• Travis

    Wonderful news, I really like her. Slowly but surely, superstition is on its way out.

  • “this is a welcome admission”

    Admission? Really?

  • Tainda

    She’s funny, of course she’s an atheist lol

  • TiltedHorizon

    Loved her in Beerfest (yes, movies like this are a guilty pleasure)

  • could she be a potential speaker at any upcoming freethinker events???

  •  Or a billboard persona???

  • IME, Episcopalian is hardly ‘fire and brimstone’.  The ‘fire and brimstone’ preachers would no doubt cast an Anglican priest as ‘lukewarm’, at best.  And it was her maternal grandmother’s father, not her father.   But still a good public statement from her.

  • Conspirator

    Wow, she put this out there without any doubt, wasn’t even apologetic about it.  Neil deGrasse Tyson could learn a thing or two from her.  

  •  Shamefully – I own that movie . . .

  • Nena

    Yes, this please! 😀

  • Nena

    I have always loved her. Now that is intensified!

    It would be amazing to have her speak at an event.

  • Always loved her, but had never seen the Saget roast because, well you know, Saget.  She’s brilliant.   Good to see her coming out.

    Gotta agree with Ewan though, admission is not the best choice of words for her statement.  

  • valleycat1

    As an atheist who grew up as an Episcopalian, I agree with Charles.  I would never equate  ‘fire and brimstone’ with the Episcopal church.  It’s more about bowing down to the glory of god.  From the catechism:  Question 19:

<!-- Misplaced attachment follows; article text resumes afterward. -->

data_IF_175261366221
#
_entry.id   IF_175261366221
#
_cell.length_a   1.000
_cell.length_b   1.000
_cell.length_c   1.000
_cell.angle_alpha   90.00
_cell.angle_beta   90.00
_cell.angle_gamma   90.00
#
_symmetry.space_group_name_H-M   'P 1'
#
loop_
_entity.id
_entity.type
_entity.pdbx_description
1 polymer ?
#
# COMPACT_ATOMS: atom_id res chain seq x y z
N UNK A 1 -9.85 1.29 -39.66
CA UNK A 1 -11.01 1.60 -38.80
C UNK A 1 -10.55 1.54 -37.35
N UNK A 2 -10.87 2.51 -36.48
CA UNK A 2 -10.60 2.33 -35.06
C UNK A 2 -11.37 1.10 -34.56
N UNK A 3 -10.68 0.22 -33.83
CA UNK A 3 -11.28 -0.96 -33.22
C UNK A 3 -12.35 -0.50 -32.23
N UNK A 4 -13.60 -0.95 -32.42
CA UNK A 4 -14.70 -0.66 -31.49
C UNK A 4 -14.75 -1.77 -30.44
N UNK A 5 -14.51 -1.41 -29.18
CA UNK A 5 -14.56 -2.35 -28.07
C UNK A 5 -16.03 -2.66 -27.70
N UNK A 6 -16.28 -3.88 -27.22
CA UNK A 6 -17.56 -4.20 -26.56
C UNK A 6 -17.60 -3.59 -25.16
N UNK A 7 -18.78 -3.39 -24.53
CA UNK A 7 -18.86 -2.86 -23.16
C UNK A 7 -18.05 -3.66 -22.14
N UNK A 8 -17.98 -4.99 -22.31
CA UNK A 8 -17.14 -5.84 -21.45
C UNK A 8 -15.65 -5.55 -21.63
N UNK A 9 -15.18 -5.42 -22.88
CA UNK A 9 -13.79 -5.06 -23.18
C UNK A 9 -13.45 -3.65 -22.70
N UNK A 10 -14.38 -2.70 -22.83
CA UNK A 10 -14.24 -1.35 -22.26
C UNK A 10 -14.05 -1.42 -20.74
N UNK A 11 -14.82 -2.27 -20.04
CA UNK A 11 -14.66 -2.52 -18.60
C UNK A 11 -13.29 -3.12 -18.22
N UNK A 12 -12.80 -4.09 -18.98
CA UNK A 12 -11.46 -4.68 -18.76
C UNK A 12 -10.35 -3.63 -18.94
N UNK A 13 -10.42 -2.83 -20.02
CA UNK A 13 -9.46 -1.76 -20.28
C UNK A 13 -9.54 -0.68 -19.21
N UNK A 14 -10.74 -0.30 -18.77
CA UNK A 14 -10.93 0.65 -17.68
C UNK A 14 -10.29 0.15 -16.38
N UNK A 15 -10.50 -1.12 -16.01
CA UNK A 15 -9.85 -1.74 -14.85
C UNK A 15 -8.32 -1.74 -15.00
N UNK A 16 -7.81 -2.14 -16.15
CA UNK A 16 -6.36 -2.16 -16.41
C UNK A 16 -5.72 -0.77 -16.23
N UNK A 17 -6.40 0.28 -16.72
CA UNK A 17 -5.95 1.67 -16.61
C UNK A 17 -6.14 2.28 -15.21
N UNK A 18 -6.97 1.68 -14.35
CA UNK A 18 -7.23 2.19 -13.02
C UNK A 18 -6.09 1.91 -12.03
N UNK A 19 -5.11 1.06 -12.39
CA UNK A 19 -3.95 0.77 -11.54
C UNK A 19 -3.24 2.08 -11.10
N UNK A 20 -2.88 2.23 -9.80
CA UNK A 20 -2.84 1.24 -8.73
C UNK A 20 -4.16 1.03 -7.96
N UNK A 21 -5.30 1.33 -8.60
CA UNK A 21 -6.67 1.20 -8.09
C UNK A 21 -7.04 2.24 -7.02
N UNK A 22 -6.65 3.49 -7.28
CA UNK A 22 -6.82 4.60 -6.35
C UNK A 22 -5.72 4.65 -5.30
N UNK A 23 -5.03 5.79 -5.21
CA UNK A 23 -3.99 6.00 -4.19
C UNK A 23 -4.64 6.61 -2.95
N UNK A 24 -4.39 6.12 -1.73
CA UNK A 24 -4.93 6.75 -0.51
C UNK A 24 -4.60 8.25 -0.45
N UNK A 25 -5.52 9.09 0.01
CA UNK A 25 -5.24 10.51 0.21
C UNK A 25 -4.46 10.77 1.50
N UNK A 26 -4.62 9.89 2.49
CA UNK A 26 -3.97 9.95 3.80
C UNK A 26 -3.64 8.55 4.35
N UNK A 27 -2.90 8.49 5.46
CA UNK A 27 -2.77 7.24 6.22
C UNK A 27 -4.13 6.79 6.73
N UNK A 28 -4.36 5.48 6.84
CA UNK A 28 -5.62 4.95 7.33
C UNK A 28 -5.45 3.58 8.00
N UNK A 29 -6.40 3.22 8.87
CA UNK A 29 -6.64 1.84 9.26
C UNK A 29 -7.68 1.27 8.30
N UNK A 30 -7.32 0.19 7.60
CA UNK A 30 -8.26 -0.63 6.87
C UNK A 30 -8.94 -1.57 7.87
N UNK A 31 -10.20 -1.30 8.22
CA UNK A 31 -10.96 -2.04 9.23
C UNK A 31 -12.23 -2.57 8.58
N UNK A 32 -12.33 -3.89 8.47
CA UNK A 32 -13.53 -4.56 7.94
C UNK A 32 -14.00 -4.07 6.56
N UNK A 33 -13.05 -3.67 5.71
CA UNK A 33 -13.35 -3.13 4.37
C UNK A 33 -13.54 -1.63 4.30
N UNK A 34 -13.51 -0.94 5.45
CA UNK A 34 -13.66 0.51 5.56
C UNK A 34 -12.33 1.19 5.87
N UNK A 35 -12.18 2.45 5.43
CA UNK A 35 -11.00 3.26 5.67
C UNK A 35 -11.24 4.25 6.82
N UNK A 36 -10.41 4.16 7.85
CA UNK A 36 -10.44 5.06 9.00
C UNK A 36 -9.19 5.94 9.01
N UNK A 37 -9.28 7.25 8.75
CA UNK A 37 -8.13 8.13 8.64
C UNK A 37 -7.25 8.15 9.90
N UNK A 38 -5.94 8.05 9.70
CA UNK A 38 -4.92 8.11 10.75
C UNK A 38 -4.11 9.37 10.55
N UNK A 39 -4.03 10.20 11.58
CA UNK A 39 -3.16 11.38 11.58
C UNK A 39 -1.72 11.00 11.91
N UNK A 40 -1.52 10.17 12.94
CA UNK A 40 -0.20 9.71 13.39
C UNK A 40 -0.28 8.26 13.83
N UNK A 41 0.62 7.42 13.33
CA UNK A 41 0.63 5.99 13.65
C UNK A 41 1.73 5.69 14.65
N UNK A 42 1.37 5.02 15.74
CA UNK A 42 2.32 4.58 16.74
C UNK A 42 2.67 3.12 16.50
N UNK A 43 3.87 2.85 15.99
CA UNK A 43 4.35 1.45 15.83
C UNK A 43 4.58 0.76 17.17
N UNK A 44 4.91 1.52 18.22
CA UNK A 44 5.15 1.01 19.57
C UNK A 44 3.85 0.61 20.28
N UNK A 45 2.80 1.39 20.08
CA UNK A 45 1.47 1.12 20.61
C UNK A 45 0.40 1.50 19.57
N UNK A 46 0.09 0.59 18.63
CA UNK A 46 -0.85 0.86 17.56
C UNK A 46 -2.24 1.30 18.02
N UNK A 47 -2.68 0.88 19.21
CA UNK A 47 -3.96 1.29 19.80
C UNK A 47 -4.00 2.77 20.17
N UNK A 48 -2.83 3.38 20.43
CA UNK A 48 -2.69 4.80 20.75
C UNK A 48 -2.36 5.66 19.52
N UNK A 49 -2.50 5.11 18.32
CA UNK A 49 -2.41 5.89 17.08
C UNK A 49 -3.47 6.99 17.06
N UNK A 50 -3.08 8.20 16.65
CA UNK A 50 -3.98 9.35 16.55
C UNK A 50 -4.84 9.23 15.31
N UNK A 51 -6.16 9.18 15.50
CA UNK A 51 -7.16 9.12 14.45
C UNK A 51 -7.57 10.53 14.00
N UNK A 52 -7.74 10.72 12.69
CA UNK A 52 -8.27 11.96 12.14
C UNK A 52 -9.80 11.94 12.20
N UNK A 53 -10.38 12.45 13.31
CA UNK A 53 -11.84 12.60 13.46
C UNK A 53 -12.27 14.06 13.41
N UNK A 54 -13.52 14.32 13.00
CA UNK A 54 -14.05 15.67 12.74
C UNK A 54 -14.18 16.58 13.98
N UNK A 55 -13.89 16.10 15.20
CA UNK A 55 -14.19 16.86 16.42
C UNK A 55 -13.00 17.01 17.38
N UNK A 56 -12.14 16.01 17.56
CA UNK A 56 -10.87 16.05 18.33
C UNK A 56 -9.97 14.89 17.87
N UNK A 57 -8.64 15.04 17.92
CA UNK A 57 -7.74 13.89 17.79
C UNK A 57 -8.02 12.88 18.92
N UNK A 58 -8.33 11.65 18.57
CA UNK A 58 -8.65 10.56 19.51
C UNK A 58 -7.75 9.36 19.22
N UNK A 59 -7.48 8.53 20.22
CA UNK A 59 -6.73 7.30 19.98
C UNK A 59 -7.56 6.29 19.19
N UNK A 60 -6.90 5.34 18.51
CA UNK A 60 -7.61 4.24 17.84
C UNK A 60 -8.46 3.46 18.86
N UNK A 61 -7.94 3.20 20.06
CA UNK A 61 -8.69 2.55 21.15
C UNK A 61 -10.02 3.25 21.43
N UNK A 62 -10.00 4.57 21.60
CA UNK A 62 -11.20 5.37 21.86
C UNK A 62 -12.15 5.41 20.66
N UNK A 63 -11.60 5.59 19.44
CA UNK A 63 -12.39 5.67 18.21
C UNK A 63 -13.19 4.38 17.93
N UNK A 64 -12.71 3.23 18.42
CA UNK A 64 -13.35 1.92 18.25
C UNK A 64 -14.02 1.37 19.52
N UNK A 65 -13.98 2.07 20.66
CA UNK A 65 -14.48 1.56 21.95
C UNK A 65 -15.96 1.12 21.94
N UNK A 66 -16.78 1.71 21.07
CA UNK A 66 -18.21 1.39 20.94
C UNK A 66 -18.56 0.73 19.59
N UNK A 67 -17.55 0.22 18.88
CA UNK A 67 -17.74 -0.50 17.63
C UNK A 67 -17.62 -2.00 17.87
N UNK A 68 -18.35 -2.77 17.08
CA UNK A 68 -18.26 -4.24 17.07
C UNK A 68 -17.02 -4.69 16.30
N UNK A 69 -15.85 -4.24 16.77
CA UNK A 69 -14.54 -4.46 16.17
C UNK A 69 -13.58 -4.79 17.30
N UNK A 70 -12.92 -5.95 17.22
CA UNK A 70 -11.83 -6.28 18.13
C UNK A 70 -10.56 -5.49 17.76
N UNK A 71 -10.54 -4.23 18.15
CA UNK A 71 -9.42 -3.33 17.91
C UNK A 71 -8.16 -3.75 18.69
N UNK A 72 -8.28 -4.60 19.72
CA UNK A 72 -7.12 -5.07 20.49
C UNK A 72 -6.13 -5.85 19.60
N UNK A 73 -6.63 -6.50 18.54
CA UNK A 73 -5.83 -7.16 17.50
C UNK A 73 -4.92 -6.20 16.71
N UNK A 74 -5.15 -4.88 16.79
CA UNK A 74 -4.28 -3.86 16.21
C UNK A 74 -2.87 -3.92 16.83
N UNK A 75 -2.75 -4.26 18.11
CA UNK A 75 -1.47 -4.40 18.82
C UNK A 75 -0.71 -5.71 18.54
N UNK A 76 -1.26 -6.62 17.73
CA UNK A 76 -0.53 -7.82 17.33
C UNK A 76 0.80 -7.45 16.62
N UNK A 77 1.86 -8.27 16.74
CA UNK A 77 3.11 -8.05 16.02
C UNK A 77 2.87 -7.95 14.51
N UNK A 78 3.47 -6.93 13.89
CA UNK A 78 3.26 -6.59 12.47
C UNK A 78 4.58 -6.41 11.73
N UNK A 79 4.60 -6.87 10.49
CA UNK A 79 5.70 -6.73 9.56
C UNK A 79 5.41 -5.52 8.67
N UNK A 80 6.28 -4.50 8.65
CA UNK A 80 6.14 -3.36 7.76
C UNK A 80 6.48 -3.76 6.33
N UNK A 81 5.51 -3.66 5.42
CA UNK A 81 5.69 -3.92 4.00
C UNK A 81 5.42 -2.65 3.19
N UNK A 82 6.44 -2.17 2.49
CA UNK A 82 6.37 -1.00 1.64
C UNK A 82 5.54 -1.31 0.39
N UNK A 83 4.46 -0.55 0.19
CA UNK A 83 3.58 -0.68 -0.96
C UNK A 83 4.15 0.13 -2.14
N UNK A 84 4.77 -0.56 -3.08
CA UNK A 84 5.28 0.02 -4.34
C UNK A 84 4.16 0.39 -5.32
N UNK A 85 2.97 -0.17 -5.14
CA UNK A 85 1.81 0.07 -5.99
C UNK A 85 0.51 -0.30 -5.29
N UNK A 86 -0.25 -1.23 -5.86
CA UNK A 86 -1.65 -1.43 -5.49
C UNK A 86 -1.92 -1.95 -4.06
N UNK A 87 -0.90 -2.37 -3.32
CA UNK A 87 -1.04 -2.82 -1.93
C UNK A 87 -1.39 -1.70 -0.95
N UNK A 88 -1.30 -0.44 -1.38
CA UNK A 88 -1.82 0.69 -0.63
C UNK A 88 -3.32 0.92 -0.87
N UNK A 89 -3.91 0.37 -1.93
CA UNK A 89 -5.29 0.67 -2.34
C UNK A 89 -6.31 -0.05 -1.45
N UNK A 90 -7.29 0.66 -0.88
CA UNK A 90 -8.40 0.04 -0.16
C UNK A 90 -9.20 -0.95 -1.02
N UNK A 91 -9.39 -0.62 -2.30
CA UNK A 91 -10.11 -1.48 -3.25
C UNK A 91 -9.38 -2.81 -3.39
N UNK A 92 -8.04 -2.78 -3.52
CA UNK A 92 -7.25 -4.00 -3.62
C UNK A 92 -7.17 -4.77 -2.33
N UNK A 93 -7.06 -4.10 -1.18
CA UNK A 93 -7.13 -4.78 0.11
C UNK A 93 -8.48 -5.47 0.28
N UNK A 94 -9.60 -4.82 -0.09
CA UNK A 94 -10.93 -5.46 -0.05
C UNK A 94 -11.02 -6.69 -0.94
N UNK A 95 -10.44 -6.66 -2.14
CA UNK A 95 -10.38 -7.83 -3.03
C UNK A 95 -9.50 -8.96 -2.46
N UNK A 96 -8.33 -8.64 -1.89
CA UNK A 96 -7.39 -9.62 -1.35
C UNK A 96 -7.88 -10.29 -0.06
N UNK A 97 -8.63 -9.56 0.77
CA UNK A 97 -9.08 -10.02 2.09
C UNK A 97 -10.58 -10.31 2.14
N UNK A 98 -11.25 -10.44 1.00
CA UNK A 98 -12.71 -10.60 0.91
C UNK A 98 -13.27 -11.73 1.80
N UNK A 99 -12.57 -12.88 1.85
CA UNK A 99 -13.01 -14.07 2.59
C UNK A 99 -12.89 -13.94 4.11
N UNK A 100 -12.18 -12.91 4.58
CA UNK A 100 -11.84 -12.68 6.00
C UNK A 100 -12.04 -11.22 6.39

What is our duty to God?
    Answer 19:
    Our duty is to believe and trust in God; To love and obey God and to bring others to know him; To put nothing in the place of God; To show God respect in thought, word, and deed; And to set aside regular times for worship, prayer, and the study of God’s ways.

  • Oh yeah! That’s right! We’ve got Frau Blucher! (neighhhhhhhhhhh)

  •  YES!

  • Phil Bellerive

    Don’t forget Nurse Diesel.

  • Derek6040

    This makes me love Cloris even more…if that’s even possible! Good for Cloris! Good for us!

  • Miss_Beara

    Stay close to the candles. The stairway can be… treacherous.

  • GeraardSpergen

    And she’s from IOWA!  (Hawkeye solidarity fist bump)

    I think I’ve heard her promoting woo-woo thinking about other subjects though so I’m not convinced she’s the perfect spokesperson but high-profile is always good.

  • T-Rex

    Question 19? WTF is that? Did they steal “20 questions” for their own purpose? Is it animal, vegetable or mineral? The answer makes me throw up in my mouth a little bit.

  • T-Rex

    “She has the eye of the Jew”!

  • “Really?” she’s not admitting something?  Or “Really?” it’s not welcome?

  • Trickster Goddess

     “put nothing in the place of God”